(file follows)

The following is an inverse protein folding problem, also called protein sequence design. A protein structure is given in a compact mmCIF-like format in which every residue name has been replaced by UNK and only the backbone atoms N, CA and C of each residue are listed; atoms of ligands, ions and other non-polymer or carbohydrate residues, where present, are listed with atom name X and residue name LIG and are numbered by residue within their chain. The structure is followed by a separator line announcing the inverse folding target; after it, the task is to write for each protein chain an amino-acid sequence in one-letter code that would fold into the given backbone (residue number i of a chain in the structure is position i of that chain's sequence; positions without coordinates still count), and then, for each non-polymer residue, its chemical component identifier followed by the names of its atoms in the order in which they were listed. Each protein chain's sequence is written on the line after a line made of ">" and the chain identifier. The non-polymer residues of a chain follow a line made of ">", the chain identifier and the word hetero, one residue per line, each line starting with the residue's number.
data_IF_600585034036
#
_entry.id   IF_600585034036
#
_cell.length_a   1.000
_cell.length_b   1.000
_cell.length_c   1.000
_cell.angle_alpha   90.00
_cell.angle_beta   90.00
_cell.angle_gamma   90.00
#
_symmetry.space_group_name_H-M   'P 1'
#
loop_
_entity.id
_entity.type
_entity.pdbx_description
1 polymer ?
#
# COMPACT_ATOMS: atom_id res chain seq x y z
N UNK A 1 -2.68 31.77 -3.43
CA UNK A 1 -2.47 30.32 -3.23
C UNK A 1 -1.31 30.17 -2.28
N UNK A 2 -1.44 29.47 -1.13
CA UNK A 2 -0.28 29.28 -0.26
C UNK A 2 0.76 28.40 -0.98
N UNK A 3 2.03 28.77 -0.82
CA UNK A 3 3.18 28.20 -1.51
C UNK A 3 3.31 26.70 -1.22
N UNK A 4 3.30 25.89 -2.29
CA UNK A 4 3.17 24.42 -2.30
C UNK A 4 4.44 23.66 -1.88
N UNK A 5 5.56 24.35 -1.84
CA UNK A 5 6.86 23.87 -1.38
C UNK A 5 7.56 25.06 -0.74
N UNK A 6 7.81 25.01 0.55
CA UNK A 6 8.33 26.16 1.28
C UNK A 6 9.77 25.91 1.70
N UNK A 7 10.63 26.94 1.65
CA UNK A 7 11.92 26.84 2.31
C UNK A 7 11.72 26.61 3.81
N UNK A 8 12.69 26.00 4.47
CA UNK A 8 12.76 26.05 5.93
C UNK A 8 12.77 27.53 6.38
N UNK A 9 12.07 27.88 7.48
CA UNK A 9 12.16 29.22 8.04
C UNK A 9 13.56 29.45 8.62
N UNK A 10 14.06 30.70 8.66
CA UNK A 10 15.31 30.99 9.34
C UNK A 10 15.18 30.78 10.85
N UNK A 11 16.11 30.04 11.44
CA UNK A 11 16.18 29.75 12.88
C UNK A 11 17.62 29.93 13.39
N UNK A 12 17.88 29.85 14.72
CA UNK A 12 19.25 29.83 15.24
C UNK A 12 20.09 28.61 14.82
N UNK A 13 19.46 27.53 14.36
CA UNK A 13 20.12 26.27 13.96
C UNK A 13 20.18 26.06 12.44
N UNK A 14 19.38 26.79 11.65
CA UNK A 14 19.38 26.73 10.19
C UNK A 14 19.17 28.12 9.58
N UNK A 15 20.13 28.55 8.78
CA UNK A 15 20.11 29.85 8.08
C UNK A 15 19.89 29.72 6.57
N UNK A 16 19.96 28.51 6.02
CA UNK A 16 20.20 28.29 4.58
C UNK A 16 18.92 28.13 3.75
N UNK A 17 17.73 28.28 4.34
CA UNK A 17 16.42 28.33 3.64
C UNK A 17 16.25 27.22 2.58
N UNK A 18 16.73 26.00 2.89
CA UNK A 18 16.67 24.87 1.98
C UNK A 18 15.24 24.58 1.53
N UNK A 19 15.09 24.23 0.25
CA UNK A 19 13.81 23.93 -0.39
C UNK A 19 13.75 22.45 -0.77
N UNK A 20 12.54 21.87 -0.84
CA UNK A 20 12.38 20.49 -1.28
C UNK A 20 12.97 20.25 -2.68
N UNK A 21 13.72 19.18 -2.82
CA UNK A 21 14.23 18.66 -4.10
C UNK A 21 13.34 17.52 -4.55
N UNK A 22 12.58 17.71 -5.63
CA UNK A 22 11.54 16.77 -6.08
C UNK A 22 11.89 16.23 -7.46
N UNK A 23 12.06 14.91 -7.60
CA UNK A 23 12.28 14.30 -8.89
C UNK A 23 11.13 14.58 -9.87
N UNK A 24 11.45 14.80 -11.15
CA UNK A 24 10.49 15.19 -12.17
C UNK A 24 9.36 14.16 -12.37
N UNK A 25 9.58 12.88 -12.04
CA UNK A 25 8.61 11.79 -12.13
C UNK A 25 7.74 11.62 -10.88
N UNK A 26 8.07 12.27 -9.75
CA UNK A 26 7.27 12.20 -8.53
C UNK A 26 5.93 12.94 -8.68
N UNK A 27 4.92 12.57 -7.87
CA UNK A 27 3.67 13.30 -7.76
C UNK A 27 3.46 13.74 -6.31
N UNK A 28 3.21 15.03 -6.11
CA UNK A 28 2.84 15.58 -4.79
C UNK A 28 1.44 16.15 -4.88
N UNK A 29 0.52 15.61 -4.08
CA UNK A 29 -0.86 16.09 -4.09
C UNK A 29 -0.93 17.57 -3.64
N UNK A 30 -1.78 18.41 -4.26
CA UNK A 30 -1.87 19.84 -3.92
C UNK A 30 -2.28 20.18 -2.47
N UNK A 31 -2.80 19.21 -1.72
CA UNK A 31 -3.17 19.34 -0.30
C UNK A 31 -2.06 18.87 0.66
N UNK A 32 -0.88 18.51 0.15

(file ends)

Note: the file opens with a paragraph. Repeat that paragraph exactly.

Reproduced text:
The following is an inverse protein folding problem, also called protein sequence design. A protein structure is given in a compact mmCIF-like format in which every residue name has been replaced by UNK and only the backbone atoms N, CA and C of each residue are listed; atoms of ligands, ions and other non-polymer or carbohydrate residues, where present, are listed with atom name X and residue name LIG and are numbered by residue within their chain. The structure is followed by a separator line announcing the inverse folding target; after it, the task is to write for each protein chain an amino-acid sequence in one-letter code that would fold into the given backbone (residue number i of a chain in the structure is position i of that chain's sequence; positions without coordinates still count), and then, for each non-polymer residue, its chemical component identifier followed by the names of its atoms in the order in which they were listed. Each protein chain's sequence is written on the line after a line made of ">" and the chain identifier. The non-polymer residues of a chain follow a line made of ">", the chain identifier and the word hetero, one residue per line, each line starting with the residue's number.